Saturday 17 February 2018

Low body fat jockeys play high stakes game

The cost of winning: maintaining an extremely low weight puts jockeys at risk of low bone density and loss of strength
The cost of winning: maintaining an extremely low weight puts jockeys at risk of low bone density and loss of strength
Eilish O'Regan

Eilish O'Regan

It's the price they pay for the glory of the winner's circle, but at what cost to their health? Irish jockeys are among the most successful in the world, but few of us could maintain their level of discipline in keeping their weight so low.

Dr Adrian McGoldrick, chief medical officer for the Turf Club, said the biggest issue for jockeys is making weight.

In 2006, after a study conducted by the University of Limerick (UL) found that jockeys had dangerously low levels of body fat, the minimum flat-racing weight was increased by 4lbs to a total of eight stone and 4lbs, he told the 'Irish Medical News'.

However, for an Irish jockey competing in the UK, the weight requirement is seven stone 12lbs.

He said increasing the minimum weight in the UK was "on the agenda", but it needed a pan-European approach. Efforts by medical officers in the UK have so far been unsuccessful.

He added: "Very few would weigh in at seven stone 12lbs, but the majority would weigh in at eight stone 2lbs.

"One of the main repercussions of going to extremes to make weight is that many jockeys have reduced bone density from starvation. Most adults will achieve peak bone mass at between ages 22 and 25 years.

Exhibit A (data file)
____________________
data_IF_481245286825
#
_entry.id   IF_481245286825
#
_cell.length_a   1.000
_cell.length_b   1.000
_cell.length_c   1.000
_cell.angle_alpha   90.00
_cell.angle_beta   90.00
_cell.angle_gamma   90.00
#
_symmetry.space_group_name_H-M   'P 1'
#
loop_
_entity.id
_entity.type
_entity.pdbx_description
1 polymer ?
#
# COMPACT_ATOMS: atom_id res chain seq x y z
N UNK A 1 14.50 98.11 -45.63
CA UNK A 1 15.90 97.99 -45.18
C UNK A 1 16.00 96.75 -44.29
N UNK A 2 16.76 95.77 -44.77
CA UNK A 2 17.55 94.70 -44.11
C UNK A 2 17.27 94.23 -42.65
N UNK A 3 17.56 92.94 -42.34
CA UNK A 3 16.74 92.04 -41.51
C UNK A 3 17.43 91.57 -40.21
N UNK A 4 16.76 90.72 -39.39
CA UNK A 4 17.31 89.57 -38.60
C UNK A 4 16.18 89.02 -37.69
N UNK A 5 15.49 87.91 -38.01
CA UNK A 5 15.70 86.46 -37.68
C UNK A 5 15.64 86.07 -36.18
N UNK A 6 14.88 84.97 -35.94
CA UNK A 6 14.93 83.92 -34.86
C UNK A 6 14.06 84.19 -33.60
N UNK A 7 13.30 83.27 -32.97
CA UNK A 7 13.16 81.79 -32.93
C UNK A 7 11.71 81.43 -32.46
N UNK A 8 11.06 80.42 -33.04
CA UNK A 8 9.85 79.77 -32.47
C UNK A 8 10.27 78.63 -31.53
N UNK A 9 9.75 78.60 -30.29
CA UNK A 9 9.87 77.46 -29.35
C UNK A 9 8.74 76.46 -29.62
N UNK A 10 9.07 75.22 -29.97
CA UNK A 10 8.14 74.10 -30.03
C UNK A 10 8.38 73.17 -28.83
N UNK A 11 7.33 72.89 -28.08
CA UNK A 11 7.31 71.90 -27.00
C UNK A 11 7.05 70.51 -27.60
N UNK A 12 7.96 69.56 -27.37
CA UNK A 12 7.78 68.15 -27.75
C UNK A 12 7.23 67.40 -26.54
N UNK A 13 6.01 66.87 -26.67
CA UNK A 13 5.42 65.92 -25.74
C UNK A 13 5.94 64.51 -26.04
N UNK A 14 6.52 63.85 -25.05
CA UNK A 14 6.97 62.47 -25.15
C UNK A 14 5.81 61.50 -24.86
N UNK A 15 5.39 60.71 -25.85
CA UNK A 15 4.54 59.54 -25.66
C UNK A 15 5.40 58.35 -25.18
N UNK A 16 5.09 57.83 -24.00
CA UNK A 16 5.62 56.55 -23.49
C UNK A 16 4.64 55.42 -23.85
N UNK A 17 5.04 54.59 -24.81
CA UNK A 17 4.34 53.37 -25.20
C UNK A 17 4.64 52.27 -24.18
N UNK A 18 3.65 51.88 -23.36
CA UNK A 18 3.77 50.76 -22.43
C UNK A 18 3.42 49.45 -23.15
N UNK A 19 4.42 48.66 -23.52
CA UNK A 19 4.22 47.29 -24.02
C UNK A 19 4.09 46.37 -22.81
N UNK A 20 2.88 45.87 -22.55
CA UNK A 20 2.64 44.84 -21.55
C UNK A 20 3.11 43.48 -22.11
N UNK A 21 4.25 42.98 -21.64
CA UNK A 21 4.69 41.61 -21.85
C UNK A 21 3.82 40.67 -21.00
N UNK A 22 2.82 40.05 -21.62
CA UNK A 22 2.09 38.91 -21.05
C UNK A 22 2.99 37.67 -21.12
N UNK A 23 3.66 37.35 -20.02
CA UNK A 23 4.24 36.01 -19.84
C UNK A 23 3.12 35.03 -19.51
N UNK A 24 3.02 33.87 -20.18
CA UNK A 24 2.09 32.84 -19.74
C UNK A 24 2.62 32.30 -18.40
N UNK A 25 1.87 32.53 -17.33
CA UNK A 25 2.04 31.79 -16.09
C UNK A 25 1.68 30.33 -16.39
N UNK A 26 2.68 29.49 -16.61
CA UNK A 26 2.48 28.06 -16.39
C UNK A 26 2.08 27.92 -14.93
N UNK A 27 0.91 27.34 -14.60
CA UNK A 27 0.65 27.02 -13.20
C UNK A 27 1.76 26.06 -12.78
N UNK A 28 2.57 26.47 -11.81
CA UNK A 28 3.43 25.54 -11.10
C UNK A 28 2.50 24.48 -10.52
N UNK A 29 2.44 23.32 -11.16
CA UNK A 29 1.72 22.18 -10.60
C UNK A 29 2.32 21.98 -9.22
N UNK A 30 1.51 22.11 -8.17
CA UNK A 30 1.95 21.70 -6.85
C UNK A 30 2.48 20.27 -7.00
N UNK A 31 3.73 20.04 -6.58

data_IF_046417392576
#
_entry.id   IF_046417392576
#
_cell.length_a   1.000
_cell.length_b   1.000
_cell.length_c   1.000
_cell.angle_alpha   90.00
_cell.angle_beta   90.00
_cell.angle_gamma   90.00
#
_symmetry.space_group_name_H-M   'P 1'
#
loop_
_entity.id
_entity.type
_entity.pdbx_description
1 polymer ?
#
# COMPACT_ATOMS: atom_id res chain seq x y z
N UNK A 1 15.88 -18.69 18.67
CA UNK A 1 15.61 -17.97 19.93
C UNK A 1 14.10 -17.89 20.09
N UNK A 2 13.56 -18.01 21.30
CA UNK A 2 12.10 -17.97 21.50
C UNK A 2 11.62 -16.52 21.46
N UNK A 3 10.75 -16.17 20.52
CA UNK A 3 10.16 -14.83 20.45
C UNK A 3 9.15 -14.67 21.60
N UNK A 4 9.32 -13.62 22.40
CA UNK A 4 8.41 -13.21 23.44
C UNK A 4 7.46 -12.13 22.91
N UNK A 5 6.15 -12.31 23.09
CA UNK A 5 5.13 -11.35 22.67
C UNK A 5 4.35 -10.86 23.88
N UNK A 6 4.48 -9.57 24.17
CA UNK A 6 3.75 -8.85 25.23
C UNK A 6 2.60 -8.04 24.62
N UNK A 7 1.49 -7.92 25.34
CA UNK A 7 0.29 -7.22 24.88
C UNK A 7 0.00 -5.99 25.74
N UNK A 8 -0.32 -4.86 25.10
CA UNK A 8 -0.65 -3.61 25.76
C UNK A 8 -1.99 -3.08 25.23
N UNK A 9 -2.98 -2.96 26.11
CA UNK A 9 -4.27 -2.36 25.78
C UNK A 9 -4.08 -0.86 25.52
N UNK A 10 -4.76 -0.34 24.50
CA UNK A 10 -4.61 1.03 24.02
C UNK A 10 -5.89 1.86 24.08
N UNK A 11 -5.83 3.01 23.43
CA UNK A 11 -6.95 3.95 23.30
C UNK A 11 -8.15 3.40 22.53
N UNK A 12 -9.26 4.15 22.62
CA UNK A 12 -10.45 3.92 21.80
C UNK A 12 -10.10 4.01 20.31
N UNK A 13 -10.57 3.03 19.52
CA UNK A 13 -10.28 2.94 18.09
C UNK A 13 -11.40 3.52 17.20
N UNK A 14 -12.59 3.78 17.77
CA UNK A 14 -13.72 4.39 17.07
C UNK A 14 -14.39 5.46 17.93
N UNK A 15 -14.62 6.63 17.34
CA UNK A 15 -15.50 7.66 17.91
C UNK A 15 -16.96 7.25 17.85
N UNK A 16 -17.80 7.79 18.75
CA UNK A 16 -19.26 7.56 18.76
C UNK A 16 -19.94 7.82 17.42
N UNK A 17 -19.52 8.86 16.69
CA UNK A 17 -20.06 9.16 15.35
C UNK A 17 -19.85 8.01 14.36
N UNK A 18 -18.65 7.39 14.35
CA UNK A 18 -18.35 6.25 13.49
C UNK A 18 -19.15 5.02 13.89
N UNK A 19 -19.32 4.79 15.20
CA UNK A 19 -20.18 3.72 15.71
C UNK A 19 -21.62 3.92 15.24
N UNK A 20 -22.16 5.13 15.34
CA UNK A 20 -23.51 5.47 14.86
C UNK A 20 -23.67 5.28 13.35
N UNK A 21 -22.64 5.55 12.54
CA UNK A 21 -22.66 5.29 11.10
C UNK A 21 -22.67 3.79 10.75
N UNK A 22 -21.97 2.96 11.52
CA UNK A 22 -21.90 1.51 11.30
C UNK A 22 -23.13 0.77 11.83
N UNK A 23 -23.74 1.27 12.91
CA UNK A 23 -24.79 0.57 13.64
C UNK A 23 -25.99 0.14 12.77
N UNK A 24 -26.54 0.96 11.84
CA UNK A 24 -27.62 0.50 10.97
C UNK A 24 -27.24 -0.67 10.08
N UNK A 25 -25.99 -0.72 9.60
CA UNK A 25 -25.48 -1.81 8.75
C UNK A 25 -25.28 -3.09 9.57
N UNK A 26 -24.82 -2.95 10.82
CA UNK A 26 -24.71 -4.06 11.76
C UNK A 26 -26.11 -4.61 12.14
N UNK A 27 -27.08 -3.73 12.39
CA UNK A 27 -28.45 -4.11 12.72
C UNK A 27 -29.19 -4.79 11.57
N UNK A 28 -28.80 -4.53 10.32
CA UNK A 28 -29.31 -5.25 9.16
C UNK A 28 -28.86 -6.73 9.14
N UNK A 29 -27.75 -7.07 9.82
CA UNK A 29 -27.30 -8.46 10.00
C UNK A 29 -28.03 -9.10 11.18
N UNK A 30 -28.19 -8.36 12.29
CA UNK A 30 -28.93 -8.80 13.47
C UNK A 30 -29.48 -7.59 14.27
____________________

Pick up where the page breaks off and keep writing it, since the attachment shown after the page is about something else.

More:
"Low bone density increases the risk of suffering a broken bone and it can lead to serious long-term problems as one gets older.

"Obviously, if you're starving yourself during that period, which is when young jockeys are coming through, you'll never get the appropriate amount of calcium, so you'll never attain proper bone density," he pointed out.

The average weight of jockeys has gone up by 30lbs in eight years, but the average riding weight has only risen by up to 7lbs.

Top jockey Ruby Walsh has told how he gets on the scales every morning.

"Normally it's the one thing in the world I look to for good news every day of the week," he said. "Some days it gives me good news and some days it's bad news.

"The lightest I've ever been, as an adult, was 9st 10lb and the heaviest was 10st 10lb."

Dr McGoldrick pointed to the dangers of dehydration and a study showing that most jockeys are chronically dehydrated. In 2007, an Irish study published by the American College of Sports Medicine (ACSM) showed that elite jockeys were usually dehydrated to make weight standards, and that it became a bigger problem during racing.

"Last year we did a pilot study," says Dr McGoldrick, "where we dehydrated 10 jockeys and looked at the effect," he revealed.

"Physical side-effects were noted, such as a loss of strength. The big risk is that their reaction time is delayed. If you're riding a horse at 40 miles per hour, you have to be able to make quick decisions."

Though in the initial study no psychological side-effects were found, he advised that upcoming research would re-examine the issue.

He said a nutritionist and dietician at the Turf Club was available to advise jockeys on the healthiest diets.

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